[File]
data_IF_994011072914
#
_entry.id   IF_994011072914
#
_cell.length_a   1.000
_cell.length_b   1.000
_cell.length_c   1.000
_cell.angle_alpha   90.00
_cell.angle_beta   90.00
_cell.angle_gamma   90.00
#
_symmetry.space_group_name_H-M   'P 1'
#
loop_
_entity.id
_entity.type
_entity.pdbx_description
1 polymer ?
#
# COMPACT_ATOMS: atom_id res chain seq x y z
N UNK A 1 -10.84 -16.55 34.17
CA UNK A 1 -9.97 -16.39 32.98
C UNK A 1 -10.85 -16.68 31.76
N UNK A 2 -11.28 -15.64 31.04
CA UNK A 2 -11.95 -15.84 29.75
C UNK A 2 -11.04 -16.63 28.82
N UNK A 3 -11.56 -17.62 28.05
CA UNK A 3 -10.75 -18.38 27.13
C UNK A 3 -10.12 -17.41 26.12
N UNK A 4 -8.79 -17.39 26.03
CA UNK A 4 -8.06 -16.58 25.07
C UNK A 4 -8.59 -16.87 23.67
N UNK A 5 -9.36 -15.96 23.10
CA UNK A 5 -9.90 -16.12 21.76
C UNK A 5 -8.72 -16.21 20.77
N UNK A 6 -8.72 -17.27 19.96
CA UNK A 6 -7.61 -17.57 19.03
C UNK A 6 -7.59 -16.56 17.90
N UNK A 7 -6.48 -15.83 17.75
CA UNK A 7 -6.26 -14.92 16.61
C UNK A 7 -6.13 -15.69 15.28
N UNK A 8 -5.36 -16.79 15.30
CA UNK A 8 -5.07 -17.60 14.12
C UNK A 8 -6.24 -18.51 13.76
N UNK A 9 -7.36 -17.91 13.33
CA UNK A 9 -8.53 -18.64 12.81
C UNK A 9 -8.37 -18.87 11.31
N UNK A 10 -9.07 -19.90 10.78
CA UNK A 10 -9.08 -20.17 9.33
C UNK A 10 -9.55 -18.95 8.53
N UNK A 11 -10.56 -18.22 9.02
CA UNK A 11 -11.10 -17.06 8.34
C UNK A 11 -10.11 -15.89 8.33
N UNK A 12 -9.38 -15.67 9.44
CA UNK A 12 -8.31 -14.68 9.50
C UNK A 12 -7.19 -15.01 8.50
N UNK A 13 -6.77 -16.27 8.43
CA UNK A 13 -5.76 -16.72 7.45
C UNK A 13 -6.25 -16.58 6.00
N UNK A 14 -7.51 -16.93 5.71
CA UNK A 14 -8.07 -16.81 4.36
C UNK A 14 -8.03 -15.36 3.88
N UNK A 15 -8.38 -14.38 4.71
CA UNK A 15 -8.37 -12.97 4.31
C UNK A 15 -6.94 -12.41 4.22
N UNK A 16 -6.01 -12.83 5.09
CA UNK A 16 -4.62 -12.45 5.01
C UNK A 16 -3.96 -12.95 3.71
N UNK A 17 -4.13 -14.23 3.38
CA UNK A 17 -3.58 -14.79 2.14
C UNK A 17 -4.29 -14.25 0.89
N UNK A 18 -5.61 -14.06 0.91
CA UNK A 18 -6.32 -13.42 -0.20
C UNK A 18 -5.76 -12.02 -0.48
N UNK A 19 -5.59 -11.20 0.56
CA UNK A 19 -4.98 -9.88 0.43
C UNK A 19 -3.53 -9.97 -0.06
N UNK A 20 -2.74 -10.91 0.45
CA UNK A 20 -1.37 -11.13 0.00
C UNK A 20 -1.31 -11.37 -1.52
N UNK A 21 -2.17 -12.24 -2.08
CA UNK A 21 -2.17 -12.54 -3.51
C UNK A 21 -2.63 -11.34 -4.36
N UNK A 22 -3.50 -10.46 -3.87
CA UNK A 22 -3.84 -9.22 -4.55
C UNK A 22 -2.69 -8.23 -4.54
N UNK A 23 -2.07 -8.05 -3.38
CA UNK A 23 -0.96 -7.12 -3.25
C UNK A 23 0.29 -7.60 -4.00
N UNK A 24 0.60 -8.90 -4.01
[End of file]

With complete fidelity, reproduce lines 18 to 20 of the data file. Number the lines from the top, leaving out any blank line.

1 polymer ?
#
# COMPACT_ATOMS: atom_id res chain seq x y z